While his time in America, his relationship with wife Linda, his kung fu movie career (including the likes of Fist of Fury and Enter the Dragon) and his influence as a martial arts master have all been well documented in various films and documentaries over the years, Young Bruce Lee takes a look at the ‘Little Dragon’s’ life before his move to the US. Produced by his brother, Robert Lee, the film shows Bruce’s life in Hong Kong from the early 1940’s to the late 1950’s as he grows up dealing with war, persecution, street gangs and that trickiest of teenage obstacles, girls. His martial arts training, under the tutelage of the highly influential Ip Man, is also touched on (albeit briefly) but this is the story of Bruce Lee as a boy and a young man, set before he became the international icon he is seen as today.
This is a good looking biopic, seemingly well researched and presented with fine period detail. Slick and made without a need for sensationalism, Young Bruce Lee is a respectful delve into Bruce Lee’s earlier life and an interesting look as his early years in Hong Kong (including his stint as a child film star), a part of his life that hasn’t always been seen. As mentioned, his life as a martial arts whizz, global movie star and the mysteriousness around his death have all been well documented over the years but Young Bruce Lee is strictly about his early years. Very much a biopic and not a martial arts film, Young Bruce Lee follows a predictable formula, hitting important events in Lee’s life one after the another and if you are not into biopics as a rule then the film may not offer you much. Having said that, the film has been made with care and it has to be said, Bruce Lee always led a fascinating life whether as an adult or as a youngster.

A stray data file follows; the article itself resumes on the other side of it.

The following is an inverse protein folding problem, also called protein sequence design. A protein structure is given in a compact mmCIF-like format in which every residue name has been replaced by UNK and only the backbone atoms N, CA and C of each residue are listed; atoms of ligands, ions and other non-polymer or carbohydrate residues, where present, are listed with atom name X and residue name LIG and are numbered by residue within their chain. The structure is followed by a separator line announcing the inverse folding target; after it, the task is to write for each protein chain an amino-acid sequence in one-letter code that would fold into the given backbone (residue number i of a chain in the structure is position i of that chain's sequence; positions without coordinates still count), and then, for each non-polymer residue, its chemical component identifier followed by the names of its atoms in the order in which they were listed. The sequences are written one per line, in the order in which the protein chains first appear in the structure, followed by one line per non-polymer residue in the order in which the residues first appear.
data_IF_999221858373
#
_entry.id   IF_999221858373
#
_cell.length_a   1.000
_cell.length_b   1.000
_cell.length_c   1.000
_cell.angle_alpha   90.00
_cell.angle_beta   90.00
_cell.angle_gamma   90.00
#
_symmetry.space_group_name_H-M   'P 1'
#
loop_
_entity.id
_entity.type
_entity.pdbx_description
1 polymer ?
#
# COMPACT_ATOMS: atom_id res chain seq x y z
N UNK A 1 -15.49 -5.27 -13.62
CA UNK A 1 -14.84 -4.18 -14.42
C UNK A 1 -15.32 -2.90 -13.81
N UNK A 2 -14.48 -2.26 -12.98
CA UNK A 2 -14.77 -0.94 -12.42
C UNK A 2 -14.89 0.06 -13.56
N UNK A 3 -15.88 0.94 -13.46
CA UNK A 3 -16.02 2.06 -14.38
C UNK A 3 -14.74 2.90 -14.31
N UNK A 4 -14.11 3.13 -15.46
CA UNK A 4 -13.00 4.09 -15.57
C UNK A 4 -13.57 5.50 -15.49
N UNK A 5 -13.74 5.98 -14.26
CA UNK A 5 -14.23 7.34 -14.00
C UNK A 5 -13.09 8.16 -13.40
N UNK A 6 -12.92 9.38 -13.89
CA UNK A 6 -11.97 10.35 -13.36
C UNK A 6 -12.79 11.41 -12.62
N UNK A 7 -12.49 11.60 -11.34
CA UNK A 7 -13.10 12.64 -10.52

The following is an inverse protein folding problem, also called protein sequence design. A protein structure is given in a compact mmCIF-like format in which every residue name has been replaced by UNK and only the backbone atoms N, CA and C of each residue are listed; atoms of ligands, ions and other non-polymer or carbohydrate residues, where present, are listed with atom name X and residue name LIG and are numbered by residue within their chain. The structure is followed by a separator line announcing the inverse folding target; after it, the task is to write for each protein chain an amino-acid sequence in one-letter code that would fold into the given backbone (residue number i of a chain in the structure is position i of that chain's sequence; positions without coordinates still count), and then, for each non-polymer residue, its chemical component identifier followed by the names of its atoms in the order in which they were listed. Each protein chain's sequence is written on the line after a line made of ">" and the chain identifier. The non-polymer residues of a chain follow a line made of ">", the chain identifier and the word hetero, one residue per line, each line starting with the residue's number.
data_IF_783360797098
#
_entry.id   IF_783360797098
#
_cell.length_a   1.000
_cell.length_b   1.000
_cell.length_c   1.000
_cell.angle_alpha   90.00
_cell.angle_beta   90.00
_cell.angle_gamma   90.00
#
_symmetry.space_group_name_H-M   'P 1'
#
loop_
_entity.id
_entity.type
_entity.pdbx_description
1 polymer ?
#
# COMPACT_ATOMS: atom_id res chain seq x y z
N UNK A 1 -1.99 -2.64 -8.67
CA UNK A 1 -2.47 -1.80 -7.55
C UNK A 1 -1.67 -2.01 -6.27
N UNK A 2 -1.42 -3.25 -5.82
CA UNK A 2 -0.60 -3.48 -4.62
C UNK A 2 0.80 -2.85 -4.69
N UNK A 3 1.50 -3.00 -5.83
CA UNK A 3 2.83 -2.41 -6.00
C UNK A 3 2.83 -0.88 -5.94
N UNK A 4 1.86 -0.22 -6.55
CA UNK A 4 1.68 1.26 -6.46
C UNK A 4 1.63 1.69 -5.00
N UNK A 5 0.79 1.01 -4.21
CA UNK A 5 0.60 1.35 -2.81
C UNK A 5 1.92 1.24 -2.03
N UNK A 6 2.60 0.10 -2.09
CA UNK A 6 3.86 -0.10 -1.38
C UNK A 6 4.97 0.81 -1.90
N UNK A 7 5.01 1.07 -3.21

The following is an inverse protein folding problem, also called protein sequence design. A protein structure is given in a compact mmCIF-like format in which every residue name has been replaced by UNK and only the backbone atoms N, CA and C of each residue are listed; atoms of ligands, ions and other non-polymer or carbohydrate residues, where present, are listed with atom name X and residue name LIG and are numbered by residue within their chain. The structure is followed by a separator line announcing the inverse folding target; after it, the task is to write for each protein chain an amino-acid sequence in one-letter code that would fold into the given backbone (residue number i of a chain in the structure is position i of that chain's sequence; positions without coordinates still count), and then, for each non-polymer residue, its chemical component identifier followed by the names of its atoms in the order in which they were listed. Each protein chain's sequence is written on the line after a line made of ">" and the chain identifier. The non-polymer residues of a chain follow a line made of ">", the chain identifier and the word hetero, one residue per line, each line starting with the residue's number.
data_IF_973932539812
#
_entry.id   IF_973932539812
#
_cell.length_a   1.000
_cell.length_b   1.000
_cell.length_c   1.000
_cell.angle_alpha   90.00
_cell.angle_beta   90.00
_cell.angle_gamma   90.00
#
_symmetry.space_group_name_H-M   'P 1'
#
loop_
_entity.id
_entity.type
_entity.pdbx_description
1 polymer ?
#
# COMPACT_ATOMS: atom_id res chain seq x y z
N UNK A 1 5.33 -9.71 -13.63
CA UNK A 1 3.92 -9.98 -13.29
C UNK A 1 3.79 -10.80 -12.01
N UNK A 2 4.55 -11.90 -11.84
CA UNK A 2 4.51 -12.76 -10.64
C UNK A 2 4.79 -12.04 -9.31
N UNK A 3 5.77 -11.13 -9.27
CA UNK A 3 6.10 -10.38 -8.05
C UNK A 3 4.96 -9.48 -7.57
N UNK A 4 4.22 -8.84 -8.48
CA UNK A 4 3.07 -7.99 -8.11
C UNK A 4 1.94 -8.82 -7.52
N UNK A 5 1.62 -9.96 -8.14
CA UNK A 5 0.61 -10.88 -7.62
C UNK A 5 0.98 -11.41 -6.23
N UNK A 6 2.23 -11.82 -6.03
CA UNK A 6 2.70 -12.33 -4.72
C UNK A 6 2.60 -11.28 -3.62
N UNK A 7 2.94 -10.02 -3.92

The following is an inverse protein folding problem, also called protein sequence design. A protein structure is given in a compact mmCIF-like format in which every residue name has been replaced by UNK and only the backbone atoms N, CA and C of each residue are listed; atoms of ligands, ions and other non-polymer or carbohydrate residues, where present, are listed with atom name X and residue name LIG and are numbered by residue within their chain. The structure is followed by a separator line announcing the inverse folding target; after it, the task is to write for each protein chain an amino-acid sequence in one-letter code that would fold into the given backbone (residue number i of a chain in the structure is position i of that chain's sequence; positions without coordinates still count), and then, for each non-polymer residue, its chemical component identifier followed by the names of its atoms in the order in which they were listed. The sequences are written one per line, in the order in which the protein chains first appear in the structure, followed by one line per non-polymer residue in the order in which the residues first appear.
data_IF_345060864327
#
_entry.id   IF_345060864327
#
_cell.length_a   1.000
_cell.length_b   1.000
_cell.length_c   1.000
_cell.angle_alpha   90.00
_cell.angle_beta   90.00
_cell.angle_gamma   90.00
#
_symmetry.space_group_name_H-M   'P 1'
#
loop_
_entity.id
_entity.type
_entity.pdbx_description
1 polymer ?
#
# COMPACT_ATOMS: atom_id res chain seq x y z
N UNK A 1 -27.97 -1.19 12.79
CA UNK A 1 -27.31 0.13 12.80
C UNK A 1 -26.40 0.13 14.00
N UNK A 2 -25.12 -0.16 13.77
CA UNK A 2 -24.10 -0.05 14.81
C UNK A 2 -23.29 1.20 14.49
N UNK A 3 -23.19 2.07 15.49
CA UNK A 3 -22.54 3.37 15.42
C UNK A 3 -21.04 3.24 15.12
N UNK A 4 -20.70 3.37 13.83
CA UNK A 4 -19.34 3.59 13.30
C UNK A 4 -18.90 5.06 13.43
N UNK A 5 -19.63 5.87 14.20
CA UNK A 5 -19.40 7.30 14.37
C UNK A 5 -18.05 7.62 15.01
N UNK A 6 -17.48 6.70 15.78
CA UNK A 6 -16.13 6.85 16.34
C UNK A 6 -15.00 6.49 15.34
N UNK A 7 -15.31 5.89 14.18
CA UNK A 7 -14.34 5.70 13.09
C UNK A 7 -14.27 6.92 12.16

Aarif Rahman makes for a convincing teenage Bruce Lee and shows considerable fighting skill in the film’s one standout fight scene: a tribute fight to the Coliseum brawl from Way of the Dragon, where Bruce and a young gweilo boxer, go toe-to-toe. However, this is not a martial arts film so don’t expect lots of high impact fights but rather a respectful look at the eventful life of an icon. Well made and acted with passion, Young Bruce Lee may not do anything different from any other biopic out there but is still a fascinating look (for those interested in the ‘Little Dragon’ at least) at an important period in Bruce Lee’s life.
Young Bruce Lee is out now on DVD and Blu-Ray from Cine Asia. The widescreen presentation is crisp and clear and the film comes packed with features including deleted scenes, audio commentary by martial arts movie guru Bey Logan, trailers, 14 making of featurettes and the excellent featurette ‘Memories of the Master.’
Review by Andrew Skeates